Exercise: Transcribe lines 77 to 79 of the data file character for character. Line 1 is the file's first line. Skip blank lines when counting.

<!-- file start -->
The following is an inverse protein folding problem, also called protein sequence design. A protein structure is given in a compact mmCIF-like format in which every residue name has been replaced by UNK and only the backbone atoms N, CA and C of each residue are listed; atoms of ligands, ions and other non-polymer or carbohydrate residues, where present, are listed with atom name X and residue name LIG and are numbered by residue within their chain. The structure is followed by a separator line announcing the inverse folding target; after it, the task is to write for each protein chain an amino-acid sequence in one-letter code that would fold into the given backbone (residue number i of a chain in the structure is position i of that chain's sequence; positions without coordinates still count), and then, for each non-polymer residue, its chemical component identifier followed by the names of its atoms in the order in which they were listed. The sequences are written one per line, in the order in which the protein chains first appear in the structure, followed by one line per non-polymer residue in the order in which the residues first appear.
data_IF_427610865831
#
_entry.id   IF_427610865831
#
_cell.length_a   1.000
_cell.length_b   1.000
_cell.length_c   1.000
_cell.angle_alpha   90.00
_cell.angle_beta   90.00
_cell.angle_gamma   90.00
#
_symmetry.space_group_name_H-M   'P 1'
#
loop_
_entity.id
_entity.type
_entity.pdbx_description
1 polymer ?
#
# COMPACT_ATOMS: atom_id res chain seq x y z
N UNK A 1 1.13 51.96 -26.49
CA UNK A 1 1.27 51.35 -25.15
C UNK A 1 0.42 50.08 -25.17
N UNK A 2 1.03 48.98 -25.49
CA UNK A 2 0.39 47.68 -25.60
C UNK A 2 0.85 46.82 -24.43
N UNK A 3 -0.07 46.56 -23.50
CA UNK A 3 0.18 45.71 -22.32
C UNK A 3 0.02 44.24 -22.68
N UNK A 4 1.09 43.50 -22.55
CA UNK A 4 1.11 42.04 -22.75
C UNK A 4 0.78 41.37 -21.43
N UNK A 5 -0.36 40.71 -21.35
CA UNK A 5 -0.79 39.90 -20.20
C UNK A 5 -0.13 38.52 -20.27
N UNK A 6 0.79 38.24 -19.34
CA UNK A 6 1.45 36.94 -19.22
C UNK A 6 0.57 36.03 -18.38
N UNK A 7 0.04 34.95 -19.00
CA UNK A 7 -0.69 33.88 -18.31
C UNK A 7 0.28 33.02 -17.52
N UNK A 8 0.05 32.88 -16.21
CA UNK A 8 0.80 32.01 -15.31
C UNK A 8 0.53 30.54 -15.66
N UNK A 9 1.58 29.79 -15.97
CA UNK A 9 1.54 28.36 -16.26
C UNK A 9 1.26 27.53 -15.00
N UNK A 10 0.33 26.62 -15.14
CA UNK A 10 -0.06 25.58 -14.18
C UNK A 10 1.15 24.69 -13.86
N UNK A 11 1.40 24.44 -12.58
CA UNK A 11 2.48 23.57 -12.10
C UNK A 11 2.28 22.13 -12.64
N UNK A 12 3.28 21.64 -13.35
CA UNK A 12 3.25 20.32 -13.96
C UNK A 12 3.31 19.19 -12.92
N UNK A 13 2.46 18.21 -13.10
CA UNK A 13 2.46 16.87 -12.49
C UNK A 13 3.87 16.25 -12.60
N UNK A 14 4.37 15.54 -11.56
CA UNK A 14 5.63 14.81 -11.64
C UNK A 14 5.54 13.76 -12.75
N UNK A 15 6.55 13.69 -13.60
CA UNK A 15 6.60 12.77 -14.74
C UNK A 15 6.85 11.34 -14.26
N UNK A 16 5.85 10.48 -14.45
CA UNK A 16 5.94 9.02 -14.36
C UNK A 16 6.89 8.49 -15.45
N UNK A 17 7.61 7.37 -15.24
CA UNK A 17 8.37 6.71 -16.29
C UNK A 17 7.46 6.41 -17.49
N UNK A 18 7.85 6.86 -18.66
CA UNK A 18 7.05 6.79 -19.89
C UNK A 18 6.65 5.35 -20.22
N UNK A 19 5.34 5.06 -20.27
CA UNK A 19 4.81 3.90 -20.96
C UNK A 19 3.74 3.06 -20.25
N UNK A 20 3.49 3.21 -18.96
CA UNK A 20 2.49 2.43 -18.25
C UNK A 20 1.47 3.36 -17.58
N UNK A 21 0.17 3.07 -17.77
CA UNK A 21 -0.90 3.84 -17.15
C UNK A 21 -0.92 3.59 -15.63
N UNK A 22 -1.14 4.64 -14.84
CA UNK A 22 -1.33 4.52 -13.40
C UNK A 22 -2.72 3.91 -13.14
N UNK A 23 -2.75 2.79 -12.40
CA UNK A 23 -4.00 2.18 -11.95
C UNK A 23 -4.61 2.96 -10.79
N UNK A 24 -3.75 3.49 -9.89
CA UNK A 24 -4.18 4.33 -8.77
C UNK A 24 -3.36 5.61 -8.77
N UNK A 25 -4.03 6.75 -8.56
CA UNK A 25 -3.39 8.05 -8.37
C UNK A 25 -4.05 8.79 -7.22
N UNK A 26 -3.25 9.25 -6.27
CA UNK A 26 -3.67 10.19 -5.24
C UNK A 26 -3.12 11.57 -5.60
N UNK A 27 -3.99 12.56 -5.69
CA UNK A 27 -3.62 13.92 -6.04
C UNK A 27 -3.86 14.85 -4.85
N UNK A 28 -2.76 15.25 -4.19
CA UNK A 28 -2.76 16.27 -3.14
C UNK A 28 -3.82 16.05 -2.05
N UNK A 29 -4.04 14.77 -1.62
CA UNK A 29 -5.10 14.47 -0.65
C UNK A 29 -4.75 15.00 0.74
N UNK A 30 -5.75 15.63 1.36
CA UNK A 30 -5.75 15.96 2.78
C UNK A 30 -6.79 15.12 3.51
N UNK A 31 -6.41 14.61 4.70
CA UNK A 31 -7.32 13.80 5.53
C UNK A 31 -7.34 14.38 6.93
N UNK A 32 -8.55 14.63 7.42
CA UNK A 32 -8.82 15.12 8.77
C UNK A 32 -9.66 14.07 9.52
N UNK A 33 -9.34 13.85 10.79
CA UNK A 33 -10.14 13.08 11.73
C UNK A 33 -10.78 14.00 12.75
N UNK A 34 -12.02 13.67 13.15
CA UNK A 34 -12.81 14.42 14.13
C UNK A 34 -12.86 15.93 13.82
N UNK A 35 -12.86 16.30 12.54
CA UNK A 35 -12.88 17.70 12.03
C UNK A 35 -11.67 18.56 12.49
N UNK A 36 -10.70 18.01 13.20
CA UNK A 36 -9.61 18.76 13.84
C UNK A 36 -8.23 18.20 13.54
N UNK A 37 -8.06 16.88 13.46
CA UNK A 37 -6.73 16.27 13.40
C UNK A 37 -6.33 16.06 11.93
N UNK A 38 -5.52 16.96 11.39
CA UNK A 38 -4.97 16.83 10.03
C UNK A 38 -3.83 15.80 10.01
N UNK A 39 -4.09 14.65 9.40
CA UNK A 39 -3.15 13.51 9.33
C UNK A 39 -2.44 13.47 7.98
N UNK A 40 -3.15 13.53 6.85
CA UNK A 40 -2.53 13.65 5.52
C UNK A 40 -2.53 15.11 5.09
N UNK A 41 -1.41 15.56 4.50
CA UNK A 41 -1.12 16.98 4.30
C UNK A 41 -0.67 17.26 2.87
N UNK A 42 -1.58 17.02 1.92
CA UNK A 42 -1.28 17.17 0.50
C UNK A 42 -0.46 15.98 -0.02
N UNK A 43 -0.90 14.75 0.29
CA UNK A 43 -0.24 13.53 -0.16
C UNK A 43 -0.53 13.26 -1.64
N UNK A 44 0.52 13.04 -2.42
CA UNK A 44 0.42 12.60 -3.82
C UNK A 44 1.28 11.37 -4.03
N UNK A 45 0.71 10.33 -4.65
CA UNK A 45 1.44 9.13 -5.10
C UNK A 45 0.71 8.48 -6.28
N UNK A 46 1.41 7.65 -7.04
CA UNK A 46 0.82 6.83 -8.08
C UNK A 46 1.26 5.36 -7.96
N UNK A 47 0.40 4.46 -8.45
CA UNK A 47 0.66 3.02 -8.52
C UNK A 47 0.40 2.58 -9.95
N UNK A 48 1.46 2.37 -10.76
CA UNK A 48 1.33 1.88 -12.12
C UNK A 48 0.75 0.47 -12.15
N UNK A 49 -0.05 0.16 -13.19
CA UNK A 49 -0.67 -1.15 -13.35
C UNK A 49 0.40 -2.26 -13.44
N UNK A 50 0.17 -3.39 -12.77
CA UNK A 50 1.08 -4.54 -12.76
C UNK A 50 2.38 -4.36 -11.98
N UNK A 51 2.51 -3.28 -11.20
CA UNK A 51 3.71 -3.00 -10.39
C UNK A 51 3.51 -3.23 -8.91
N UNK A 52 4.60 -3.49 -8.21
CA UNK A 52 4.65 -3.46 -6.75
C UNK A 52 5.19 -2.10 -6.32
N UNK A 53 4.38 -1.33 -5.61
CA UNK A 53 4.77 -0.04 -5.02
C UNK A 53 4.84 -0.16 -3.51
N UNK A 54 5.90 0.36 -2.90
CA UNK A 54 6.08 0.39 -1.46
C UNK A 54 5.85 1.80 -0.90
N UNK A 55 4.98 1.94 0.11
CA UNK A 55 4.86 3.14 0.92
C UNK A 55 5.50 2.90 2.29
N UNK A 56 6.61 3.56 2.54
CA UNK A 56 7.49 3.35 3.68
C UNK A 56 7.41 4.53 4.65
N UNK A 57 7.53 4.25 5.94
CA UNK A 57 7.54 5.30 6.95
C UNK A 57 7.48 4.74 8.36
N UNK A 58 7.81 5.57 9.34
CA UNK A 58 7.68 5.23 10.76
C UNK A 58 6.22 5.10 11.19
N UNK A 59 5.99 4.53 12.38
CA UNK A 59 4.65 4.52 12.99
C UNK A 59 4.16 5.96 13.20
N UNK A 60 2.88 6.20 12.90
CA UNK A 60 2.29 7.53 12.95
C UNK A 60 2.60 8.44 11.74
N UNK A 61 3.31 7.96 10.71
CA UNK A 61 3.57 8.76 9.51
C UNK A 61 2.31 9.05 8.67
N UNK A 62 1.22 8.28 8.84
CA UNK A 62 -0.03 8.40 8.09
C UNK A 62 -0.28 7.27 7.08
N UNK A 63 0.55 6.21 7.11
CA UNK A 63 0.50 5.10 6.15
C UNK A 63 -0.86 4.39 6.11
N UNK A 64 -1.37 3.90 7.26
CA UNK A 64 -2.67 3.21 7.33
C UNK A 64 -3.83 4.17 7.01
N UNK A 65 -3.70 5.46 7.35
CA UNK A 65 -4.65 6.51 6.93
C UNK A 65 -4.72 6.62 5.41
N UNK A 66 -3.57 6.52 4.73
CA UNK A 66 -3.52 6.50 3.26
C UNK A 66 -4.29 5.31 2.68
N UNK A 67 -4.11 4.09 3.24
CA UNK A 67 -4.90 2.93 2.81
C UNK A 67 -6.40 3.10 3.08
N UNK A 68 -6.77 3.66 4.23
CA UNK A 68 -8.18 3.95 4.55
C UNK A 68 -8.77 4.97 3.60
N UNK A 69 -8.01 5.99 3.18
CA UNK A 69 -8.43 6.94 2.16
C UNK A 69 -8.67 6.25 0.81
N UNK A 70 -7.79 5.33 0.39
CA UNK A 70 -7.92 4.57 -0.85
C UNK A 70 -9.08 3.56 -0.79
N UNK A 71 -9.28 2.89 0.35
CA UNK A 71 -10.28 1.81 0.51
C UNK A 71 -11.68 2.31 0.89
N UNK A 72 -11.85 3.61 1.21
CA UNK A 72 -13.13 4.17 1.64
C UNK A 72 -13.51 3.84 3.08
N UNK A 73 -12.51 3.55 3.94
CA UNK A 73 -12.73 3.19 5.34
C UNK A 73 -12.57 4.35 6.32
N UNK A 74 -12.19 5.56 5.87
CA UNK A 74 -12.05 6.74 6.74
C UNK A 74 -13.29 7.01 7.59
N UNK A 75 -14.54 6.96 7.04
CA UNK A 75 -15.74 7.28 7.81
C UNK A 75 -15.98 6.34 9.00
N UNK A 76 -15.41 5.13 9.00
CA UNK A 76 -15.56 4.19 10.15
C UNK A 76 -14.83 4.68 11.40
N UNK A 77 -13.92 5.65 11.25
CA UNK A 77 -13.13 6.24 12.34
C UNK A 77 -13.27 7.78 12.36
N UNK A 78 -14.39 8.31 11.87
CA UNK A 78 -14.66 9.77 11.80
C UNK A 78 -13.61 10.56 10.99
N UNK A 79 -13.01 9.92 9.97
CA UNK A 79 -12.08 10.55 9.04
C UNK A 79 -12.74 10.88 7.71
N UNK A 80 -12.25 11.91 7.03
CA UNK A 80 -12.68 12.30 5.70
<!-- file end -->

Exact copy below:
CA UNK A 19 4.81 3.90 -20.96
C UNK A 19 3.74 3.06 -20.25
N UNK A 20 3.49 3.21 -18.96